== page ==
11/22/2013, 00.00
PHILIPPINES
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Even the Philippines' poorest helping the victims of Typhoon Haiyan

Families affected by the Bohol earthquake, Typhoon Bopha and Muslims in Mindanao are helping charities and other organisations. For NASSA communications chief Jason Elias Tolentino, the tragedy did not kill hope. People see what volunteers and charities are doing, thankful for the unexpected help provided by communities also affected by other natural disasters. In Tacloban, thousands of people attend the ordination of three new priests in a service held in the local cathedral in ruin.

Manila (AsiaNews) - Filipinos affected by Typhoon Haiyan are involved in the hard task of rebuilding thanks to the material and moral support of their compatriots, including the poor and others affected by past natural disasters.

Interviewed by AsiaNews, Jason Elias Tolentino, communications chief for Caritas Philippines (National Secretariat for Social Action-Justice and Peace, NASSA), said that "the tragedy did not destroy people's hope even though they witnessed helplessly, over a short period of time, members of their families die and their homes wiped out."

For Tolentino, without people's charity and faith, reconstruction would not be possible. An example of this occurred last Sunday when thousands of people attended the ordination Mass of three young priests at Tacloban cathedral, which lies in ruin.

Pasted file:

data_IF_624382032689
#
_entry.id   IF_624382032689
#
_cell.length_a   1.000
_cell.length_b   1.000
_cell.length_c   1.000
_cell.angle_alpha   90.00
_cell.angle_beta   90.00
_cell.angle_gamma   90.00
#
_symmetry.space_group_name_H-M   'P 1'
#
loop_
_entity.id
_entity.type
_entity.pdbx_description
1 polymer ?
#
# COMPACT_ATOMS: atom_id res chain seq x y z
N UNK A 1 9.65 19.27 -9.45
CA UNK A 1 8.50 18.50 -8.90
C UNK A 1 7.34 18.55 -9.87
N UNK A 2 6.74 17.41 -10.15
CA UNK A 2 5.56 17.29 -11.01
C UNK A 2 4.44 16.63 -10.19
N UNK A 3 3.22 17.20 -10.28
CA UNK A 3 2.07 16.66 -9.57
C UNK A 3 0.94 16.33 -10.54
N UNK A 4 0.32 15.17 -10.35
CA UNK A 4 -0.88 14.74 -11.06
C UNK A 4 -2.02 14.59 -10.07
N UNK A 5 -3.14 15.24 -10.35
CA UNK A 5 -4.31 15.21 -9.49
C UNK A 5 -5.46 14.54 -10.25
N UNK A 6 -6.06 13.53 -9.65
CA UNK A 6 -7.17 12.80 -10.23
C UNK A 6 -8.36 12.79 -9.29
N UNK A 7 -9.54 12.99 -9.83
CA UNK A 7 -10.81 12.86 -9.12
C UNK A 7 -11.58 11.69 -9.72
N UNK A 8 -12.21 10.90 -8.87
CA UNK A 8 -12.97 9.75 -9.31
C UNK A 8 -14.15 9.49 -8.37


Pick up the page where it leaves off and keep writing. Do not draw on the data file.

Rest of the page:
"People are finding hope and becoming aware of their capabilities and resources," Tolentino said, "from seeing volunteers from all over the country coming to the devastated regions to offer help and support to the victims of the typhoon."

At the same time, every day volunteers come back from the filed with many touching stories that boost their spirit of charity, NASSA's communications chief said.

"In Bohol province, which was hit by a devastating earthquake a few months ago, NASSA is coordinating the collection of basic items and money for their brothers and sisters affected by Typhoon Haiyan."

Help and aid also arrived unexpectedly from Davao province (Mindanao), which in December 2012 took the brunt of Typhoon Bopha with hundreds of dead and missing.

"These people often do not have enough food to feed their families, but they sent their little help to the areas devastated by Haiyan," Tolentino explained.

In Maranao (Marawi City, Mindanao), one of the poorest districts in the predominantly Muslim Autonomous Region, people joined the "piso-piso" campaign to raise funds for the Visayas. In a few days, the campaign raised more than 100,000 pesos (about US$ 2,300).

In recent weeks, NASSA, Caritas International and local churches set up a programme to distribute aid across nine provinces in Panay, Cebu and Palawan Islands.

Typhoon Haiyan struck the Visayas Islands (central Philippines) on 8 November, killing more than 3,900 people, a number that could rise according to the authorities even though they have stopped counting them.

The affected region's size, its many, sometimes remote islands still represent a serious obstacle to intervention.

Almost 11 million people (CBCP-NASSA data) suffered various damages or ways losses in 574 towns and cities.

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